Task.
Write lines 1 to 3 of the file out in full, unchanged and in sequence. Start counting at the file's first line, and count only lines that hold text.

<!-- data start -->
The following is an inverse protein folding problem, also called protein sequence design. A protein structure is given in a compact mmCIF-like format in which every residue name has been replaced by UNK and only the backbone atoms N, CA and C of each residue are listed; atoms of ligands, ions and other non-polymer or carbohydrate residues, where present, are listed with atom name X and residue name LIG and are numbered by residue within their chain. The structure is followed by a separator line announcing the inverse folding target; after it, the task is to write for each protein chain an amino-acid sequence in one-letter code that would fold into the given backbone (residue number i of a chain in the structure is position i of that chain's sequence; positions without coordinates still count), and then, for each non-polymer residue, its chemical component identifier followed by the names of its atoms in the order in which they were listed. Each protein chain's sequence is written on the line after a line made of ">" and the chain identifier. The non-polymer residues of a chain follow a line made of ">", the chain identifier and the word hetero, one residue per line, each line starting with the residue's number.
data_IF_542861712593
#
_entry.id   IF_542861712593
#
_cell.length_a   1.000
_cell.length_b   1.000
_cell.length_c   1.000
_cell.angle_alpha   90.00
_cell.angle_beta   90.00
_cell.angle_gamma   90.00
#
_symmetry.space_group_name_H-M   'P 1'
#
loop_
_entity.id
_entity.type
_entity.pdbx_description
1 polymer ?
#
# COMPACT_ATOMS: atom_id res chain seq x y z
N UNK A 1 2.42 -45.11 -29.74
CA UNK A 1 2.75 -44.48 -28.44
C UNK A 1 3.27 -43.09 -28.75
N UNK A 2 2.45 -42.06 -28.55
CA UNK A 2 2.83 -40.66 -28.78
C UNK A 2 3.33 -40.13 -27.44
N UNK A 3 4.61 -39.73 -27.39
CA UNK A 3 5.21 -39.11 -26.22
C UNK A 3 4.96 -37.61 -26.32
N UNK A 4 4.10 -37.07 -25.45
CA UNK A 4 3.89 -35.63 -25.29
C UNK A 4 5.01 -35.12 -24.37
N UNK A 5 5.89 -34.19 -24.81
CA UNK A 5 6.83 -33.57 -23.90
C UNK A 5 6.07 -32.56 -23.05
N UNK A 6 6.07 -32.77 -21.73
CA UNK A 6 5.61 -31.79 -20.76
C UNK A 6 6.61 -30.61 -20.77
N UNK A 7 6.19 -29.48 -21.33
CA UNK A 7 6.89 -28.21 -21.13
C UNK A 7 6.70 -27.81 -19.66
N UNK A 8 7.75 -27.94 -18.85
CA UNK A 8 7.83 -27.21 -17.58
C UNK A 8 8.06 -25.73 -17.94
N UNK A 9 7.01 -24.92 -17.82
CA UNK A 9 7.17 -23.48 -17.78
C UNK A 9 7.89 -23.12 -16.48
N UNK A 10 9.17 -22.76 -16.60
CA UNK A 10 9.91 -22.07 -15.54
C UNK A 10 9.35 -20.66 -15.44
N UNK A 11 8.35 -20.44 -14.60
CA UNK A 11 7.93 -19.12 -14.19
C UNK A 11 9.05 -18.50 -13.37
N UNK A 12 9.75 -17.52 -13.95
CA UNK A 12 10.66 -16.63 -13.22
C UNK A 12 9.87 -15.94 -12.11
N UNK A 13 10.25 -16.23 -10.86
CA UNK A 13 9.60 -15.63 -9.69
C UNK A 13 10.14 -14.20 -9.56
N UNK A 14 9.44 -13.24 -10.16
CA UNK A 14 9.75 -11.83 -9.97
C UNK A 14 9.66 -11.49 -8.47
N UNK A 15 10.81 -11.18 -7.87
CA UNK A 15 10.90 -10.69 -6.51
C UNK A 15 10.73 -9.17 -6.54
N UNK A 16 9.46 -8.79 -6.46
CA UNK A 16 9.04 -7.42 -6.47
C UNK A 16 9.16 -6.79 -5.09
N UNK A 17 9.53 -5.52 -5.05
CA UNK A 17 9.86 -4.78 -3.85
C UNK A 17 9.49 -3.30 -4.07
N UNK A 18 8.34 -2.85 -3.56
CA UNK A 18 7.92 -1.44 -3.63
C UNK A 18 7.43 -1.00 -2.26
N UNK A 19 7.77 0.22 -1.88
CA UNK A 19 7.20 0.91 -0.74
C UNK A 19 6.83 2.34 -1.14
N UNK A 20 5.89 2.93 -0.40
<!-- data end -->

The following is an inverse protein folding problem, also called protein sequence design. A protein structure is given in a compact mmCIF-like format in which every residue name has been replaced by UNK and only the backbone atoms N, CA and C of each residue are listed; atoms of ligands, ions and other non-polymer or carbohydrate residues, where present, are listed with atom name X and residue name LIG and are numbered by residue within their chain. The structure is followed by a separator line announcing the inverse folding target; after it, the task is to write for each protein chain an amino-acid sequence in one-letter code that would fold into the given backbone (residue number i of a chain in the structure is position i of that chain's sequence; positions without coordinates still count), and then, for each non-polymer residue, its chemical component identifier followed by the names of its atoms in the order in which they were listed. Each protein chain's sequence is written on the line after a line made of ">" and the chain identifier. The non-polymer residues of a chain follow a line made of ">", the chain identifier and the word hetero, one residue per line, each line starting with the residue's number.
data_IF_542861712593
#